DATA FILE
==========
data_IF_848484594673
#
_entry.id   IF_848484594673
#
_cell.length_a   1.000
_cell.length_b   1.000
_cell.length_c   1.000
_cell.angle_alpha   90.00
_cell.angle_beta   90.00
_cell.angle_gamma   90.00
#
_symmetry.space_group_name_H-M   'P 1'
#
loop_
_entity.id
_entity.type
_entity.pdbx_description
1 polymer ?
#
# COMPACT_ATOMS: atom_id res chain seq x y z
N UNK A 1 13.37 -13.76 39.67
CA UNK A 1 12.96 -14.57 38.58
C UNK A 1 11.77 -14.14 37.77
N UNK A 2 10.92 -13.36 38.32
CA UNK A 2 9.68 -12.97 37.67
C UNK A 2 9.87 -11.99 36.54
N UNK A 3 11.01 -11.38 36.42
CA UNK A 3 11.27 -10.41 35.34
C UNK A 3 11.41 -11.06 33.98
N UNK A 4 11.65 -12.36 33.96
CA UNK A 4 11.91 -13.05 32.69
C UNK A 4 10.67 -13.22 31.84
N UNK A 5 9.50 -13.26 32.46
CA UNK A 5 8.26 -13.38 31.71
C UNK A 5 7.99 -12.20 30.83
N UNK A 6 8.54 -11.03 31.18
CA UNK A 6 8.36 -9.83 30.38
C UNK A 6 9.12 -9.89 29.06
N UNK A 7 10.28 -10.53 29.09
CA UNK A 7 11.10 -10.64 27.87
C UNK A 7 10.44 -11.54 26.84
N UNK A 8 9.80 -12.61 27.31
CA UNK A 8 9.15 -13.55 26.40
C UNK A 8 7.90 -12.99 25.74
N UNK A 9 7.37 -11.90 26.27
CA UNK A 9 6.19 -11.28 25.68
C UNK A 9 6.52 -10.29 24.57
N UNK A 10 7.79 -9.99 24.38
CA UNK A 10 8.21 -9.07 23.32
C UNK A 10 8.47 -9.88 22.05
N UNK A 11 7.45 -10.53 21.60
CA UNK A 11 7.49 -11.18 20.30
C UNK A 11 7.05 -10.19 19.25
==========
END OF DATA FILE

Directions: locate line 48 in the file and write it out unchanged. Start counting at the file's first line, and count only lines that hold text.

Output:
N UNK A 10 7.79 -9.99 24.38